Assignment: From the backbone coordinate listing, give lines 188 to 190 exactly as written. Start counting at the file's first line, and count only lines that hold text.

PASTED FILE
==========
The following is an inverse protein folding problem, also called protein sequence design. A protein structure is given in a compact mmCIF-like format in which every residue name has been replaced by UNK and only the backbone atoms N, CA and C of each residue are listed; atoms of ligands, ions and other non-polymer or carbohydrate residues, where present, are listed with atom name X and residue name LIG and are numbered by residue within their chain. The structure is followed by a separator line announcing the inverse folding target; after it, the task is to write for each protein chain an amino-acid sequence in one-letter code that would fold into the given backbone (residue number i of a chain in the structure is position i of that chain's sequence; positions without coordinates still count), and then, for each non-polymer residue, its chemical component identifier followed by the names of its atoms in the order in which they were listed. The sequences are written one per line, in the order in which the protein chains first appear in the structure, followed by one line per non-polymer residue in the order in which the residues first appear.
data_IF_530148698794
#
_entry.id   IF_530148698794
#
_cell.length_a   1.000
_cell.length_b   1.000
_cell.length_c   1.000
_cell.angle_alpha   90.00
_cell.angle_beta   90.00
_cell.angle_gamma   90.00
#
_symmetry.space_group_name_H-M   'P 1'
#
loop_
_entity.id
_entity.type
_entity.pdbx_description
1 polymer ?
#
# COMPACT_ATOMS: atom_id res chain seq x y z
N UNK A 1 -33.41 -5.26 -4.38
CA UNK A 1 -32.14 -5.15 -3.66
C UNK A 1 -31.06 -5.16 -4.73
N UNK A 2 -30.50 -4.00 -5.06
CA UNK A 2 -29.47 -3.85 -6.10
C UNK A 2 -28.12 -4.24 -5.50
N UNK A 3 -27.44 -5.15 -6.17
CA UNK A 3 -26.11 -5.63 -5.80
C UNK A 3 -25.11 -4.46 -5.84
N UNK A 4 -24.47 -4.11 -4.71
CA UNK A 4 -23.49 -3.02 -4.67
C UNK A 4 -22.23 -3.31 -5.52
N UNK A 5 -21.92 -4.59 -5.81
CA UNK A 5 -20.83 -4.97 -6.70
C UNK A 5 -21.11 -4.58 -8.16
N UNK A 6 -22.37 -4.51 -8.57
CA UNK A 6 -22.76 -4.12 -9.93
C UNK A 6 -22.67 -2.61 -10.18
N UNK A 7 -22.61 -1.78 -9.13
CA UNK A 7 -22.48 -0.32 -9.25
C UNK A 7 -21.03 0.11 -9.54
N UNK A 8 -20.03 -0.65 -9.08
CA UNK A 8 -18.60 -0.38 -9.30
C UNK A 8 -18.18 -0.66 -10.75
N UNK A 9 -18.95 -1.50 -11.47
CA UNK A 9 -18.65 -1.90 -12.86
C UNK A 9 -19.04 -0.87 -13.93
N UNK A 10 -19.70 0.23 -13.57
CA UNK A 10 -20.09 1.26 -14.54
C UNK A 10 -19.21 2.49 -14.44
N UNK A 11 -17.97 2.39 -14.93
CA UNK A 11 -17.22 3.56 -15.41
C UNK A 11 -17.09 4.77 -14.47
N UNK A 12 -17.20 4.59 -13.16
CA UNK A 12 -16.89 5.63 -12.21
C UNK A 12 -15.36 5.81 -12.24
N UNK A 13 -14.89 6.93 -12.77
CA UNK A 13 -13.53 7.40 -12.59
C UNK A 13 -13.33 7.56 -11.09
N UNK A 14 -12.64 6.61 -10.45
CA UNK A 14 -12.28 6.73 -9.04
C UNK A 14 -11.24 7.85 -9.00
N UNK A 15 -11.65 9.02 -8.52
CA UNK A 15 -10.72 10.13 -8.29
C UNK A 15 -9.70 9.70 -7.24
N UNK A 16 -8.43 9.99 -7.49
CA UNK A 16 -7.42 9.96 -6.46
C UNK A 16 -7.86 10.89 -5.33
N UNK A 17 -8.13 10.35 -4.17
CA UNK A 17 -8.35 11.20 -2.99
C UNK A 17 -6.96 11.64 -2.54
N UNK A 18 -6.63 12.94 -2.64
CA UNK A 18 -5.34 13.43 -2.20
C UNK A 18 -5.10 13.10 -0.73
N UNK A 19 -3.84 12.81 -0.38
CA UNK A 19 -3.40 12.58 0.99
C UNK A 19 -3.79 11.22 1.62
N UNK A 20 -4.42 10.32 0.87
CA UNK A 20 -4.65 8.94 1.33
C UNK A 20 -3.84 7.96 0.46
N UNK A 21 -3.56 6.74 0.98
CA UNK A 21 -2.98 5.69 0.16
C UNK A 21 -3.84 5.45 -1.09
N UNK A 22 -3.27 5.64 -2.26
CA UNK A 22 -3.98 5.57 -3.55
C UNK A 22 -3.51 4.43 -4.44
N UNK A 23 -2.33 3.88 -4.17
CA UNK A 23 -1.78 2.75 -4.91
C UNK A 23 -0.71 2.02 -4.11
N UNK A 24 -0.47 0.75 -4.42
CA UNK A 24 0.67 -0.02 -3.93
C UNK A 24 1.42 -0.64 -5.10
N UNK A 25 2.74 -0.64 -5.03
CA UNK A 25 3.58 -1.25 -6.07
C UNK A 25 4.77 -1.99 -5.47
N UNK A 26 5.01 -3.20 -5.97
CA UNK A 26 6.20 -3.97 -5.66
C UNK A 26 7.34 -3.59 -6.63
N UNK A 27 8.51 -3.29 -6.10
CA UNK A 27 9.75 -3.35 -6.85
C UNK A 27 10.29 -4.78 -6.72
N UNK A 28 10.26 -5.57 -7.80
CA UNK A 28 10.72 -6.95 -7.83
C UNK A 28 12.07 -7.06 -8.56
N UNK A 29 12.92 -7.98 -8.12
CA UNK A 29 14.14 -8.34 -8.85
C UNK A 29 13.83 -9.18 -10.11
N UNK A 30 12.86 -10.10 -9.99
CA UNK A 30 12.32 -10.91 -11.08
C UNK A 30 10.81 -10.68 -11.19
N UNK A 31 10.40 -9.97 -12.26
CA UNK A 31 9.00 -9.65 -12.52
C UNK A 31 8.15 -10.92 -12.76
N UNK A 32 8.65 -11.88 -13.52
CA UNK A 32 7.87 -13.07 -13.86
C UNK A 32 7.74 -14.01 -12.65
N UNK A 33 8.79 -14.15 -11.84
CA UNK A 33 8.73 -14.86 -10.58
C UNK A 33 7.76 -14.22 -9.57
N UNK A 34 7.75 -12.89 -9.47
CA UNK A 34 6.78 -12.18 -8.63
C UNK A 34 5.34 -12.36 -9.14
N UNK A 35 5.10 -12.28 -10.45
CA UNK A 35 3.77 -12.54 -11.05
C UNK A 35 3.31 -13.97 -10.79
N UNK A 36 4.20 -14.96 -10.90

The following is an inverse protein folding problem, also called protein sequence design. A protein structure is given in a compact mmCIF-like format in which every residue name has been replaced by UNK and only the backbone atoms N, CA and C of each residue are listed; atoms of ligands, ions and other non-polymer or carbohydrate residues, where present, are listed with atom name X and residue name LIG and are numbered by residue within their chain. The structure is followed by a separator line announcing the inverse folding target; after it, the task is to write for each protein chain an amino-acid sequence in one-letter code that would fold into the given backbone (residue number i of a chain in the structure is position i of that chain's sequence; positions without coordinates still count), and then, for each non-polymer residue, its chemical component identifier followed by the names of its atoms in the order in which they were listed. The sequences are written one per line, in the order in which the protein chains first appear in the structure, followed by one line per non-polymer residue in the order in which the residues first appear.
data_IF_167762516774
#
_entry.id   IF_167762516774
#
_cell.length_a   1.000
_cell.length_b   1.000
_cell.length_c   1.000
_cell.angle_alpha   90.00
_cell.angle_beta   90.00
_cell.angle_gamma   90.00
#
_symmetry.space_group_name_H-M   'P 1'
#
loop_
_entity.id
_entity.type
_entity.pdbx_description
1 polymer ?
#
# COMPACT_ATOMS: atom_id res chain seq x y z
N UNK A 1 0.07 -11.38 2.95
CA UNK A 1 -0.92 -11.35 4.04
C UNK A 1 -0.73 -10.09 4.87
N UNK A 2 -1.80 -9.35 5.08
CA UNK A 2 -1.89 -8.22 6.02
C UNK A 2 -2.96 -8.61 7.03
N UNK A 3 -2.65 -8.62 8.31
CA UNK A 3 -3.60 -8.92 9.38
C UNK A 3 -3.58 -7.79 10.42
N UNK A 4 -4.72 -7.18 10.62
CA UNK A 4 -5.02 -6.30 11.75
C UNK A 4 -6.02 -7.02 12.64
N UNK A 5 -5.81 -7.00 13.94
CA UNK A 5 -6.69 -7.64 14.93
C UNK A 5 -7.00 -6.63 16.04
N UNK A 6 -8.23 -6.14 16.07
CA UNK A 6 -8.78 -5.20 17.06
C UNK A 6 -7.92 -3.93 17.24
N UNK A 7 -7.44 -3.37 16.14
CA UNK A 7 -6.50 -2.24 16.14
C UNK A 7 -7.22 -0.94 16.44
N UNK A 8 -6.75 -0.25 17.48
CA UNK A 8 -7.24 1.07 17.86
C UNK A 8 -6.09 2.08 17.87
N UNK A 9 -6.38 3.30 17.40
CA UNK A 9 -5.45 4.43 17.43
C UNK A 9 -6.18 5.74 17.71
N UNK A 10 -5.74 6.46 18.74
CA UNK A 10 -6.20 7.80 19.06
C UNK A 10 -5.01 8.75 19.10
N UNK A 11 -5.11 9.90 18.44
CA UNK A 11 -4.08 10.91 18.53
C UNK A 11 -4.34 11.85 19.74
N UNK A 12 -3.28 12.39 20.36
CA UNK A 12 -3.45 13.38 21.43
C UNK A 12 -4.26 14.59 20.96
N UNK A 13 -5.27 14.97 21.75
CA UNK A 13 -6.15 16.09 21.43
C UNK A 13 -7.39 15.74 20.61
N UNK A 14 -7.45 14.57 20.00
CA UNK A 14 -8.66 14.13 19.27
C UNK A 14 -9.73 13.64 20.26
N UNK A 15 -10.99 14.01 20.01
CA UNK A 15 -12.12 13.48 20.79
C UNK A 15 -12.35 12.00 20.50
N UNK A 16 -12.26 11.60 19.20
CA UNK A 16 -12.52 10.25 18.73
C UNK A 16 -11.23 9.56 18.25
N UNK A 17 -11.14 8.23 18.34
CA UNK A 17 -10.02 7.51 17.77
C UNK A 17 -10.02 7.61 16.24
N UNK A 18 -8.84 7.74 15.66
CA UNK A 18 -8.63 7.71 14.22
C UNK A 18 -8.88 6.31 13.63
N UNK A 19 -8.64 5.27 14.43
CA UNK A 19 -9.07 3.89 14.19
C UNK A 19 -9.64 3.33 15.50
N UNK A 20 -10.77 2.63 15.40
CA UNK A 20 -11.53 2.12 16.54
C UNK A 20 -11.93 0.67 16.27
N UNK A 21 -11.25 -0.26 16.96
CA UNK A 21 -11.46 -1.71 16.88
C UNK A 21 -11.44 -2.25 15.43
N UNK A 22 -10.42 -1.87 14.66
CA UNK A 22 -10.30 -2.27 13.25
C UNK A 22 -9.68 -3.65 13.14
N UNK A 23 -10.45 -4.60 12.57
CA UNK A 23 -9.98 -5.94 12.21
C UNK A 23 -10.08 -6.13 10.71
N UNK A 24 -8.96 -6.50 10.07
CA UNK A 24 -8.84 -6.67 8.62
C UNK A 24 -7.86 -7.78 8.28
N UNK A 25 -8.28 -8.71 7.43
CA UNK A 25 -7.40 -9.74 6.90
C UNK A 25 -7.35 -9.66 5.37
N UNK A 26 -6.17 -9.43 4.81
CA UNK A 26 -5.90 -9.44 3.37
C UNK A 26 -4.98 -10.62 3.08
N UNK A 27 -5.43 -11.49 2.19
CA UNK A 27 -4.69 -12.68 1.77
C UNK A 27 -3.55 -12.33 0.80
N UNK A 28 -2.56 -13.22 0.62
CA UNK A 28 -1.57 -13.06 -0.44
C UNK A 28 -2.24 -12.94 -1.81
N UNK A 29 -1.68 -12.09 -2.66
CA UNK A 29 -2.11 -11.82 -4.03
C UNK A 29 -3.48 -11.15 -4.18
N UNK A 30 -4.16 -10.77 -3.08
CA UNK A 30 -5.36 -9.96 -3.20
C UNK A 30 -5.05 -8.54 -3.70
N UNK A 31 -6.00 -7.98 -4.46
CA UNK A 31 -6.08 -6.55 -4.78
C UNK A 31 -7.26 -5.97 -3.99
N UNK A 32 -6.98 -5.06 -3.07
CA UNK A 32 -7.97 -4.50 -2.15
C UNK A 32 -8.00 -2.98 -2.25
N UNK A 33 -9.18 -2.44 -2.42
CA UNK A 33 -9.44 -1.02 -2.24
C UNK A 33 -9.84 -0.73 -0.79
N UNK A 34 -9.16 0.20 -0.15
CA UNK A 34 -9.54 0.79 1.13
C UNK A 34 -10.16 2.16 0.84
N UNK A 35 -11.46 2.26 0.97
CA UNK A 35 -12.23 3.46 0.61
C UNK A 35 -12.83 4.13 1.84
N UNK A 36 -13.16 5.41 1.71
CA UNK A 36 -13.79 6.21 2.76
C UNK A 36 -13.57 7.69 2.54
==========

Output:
N UNK A 14 -7.45 14.57 20.00
CA UNK A 14 -8.66 14.13 19.27
C UNK A 14 -9.73 13.64 20.26